Judgment of the Court of Justice of the European Union Case


The Court of Justice of the European Union (CJEU) was called upon to state its opinion on the interpretation of the second subparagraph of Article 11(4) of Council Directive 92/85/EEC of 19 October 1992, on the introduction of measures to encourage improvements in the safety and health at work of pregnant employees and employees who have recently given birth or are breastfeeding.

The question raised was whether Belgian law, in failing to provide for an exemption from the minimum contribution period for a public servant assigned non-active status  for personal reasons who is on maternity leave, was in breach of Directive 92/85/EC, by allowing a Member State to refuse to grant a employee a maternity allowance on the ground that she has not completed, in the context of her work as an employee, the minimum contribution period required under national law in order to be eligible to receive that maternity allowance, even if she has worked for over twelve months immediately prior to the presumed date of confinement.

The Directive determines that Member States take necessary measures to ensure that employees are entitled to a continuous period of maternity leave of a least 14 weeks allocated before and/or after confinement in accordance with national legislation and practice.

For the CJEU, the right of pregnant employees to maternity leave must be regarded as a particularly important mechanism of protection.

Given that the domestic legislation in question does not comply with these requirements, the Court concluded that the Member State may not refuse to grant an employee a maternity allowance, since this would infringe Community legislation.

Judgment of the Court of Appeal of Porto of 2015-05-11

Leave in a situation of clinical risk during pregnancy and parental leave – Vacation allowance

The Porto Appeal Court was called upon to decide on entitlement to accrued vacation leave following leave in a situation of clinical risk during pregnancy, followed by parental leave, as well as the payment of the corresponding vacation allowance.

The employee in question was on leave in a situation of clinical risk during pregnancy from

10 October 2012 to 29 May 2013 and then on parental leave from 30 May 2013 to 20 January 2014. Given that these absences were safeguarded by the protection of parenthood rules, this did not entail the loss of any rights of the employee, with the exception of her salary, during the period from 10 October 2012 to 20 January 2014.

The employee reported for work on 21 January 2014 and began her vacation leave on the same date.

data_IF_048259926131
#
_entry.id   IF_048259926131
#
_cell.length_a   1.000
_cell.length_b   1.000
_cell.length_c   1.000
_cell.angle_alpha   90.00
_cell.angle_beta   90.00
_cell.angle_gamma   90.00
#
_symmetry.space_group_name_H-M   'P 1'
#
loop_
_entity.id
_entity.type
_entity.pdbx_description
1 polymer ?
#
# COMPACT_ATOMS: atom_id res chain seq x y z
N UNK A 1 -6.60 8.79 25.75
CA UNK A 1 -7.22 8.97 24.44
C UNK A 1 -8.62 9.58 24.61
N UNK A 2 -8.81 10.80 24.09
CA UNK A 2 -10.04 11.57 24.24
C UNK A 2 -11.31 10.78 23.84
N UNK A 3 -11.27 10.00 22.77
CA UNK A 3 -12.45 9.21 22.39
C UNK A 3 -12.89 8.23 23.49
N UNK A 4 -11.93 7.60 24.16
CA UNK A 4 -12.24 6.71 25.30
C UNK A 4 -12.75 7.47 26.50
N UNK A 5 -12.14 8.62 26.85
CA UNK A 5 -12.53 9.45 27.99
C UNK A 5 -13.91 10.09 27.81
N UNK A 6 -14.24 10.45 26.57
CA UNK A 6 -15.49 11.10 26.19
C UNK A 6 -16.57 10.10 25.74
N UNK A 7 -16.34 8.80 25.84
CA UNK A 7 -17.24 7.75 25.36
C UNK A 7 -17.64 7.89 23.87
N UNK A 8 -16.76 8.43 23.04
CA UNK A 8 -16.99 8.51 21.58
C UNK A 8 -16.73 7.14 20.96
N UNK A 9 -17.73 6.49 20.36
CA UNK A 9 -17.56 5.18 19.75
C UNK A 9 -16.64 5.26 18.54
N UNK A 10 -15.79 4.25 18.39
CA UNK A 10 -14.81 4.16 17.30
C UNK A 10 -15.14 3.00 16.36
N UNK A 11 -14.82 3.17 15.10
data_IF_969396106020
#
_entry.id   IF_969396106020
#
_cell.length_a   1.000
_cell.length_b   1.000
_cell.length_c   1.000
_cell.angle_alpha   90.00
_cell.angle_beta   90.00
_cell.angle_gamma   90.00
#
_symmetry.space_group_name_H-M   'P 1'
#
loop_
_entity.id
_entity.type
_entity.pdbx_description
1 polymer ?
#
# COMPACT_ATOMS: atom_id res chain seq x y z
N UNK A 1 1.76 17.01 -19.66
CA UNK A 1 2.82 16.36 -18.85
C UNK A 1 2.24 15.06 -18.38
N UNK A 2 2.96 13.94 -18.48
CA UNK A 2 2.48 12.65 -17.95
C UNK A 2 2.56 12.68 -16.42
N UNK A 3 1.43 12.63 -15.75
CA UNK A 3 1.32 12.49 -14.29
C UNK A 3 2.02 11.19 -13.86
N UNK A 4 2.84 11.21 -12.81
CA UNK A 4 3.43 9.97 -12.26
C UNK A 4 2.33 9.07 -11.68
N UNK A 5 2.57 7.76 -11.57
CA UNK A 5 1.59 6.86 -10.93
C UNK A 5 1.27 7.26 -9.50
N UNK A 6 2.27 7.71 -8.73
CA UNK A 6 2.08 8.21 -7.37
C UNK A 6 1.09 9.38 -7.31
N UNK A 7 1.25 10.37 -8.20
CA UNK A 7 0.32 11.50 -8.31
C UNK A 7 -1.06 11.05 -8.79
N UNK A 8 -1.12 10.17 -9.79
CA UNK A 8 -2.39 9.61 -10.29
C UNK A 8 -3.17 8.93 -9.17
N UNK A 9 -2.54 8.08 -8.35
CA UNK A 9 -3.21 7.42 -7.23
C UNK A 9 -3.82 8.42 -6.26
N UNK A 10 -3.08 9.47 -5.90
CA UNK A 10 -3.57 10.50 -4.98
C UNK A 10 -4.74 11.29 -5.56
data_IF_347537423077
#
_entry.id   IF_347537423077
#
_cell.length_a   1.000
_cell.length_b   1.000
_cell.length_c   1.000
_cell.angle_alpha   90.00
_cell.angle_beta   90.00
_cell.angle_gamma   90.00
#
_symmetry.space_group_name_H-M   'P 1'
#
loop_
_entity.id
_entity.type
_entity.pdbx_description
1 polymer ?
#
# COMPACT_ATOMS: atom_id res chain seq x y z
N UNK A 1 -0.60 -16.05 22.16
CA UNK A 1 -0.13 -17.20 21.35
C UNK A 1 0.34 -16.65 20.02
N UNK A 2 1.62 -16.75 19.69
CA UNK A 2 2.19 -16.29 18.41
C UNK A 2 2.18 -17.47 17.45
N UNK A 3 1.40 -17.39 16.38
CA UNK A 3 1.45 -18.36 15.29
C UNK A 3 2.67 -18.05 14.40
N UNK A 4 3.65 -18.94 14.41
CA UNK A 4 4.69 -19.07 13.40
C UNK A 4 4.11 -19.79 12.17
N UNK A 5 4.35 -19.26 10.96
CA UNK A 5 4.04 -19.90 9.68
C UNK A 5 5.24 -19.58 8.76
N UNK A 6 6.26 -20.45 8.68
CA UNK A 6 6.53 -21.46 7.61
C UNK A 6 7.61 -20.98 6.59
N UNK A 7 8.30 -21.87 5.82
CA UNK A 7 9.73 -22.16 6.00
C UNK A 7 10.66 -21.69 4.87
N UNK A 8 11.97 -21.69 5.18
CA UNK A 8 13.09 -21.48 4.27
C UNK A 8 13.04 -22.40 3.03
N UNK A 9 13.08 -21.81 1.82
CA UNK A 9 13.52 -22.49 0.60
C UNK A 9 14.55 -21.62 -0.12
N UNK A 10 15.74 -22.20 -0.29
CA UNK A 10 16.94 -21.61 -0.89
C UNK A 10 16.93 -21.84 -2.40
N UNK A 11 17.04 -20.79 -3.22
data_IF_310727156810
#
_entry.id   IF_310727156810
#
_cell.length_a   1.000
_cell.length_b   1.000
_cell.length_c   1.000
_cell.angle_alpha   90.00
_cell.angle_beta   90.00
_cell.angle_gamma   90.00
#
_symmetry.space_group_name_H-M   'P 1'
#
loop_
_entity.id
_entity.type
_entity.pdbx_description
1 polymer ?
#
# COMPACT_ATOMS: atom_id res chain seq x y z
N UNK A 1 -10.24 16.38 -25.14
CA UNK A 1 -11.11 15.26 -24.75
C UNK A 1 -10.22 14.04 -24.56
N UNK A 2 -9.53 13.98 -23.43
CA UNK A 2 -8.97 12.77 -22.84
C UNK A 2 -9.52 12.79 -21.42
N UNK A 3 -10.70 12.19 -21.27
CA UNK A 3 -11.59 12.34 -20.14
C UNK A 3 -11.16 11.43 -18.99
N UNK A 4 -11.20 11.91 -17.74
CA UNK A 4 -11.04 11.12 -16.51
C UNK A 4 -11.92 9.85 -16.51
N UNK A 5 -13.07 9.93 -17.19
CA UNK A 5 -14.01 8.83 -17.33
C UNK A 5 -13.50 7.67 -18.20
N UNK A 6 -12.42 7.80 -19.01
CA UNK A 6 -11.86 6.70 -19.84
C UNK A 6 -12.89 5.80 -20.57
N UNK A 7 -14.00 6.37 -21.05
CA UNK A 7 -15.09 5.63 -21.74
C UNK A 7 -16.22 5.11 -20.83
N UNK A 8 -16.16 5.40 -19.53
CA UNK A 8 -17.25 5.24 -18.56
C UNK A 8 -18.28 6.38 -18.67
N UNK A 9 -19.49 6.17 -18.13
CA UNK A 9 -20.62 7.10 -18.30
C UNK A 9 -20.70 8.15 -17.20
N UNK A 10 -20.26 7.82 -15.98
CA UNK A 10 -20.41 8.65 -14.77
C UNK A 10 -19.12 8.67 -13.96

The Court emphasised that the leave regime in question does not interfere with the employees’ vacation and the period of leave is regarded as a period of actual work. Indeed, the parenthood regime is intended to prevent the employee from being penalised by the fact that she did not work as a result of absences caused by the periods of leave. Hence everything is the same as if the employee was effectively working.

With regard to the vacation allowance, the Court understood that its payment, intrinsically associated with the vacation leave, was the responsibility of the employer.

Also the fact that vacation accrued while the employee was still on parental leave does not change the solution for the case, since this right is not conditional on attendance or effective work. In this case the law makes it possible to proceed as if the vacation period represents effective work.

The Court concluded that the employer was therefore responsible for paying the vacation allowance for the vacation taken by the employee during the period from 21 January 2014 to 19 February 2014 and, not having made that payment, it committed an administrative offence having been duly sanctioned for this omission.

Judgment of the Constitutional Court no. 296/2015

The Constitutional Court was called upon to decide on the legality and constitutionality of the rules set out in Article 6 (1)(a) and (b) and (4) of Law 13/2003, of 21 May, as amended by Article 5 of Decree-Law 133/2012, of 27 June that stipulated the requirements and general terms and conditions for granting income support supplements to foreign citizens.

First of all, the Constitutional Court ruled on paragraph (a), to see whether, by requiring at least one year of legal residence in Portugal, in the case of a Portuguese citizen or citizen of a Member State or of a State in the European Economic Area that has entered into an agreement on the free movement of persons and goods with the European Union, it was unlawful by infringement of a law of superior force.

The Constitutional Court decided not to state its position since it considered that the Basic Law on Social Security was not sufficient grounds for unlawfulness with regard to citizens of the European Union and other equivalent foreigners. Admitting the lack of uniform treatment of Portuguese and foreign citizens, the Court understood that the regime under consideration, despite differentiating between citizens of the European Union and citizens of a host Member State, is not incompatible with the Basic Law on Social Security.

With regard to the issue of compatibility of Article 6 (1)(b) and 6(44) of Law no. 13/2003, of 21 May, with the Constitution - by imposing on foreign citizens a period of three years of legal residence in the country to be entitled to income support supplements - the Court declared this unconstitutional through infringement of the principle of proportionality. According to the Court, the period of three years is excessive, clashing “intolerably, with the right to remuneration that guarantees the basic means of survival”. Indeed, this would represent a disproportionate or excessively onerous sacrifice in view of the advantage associated with the aims of public interest that are to be achieved by its award, in other words, to guarantee the sustainability of Social Security.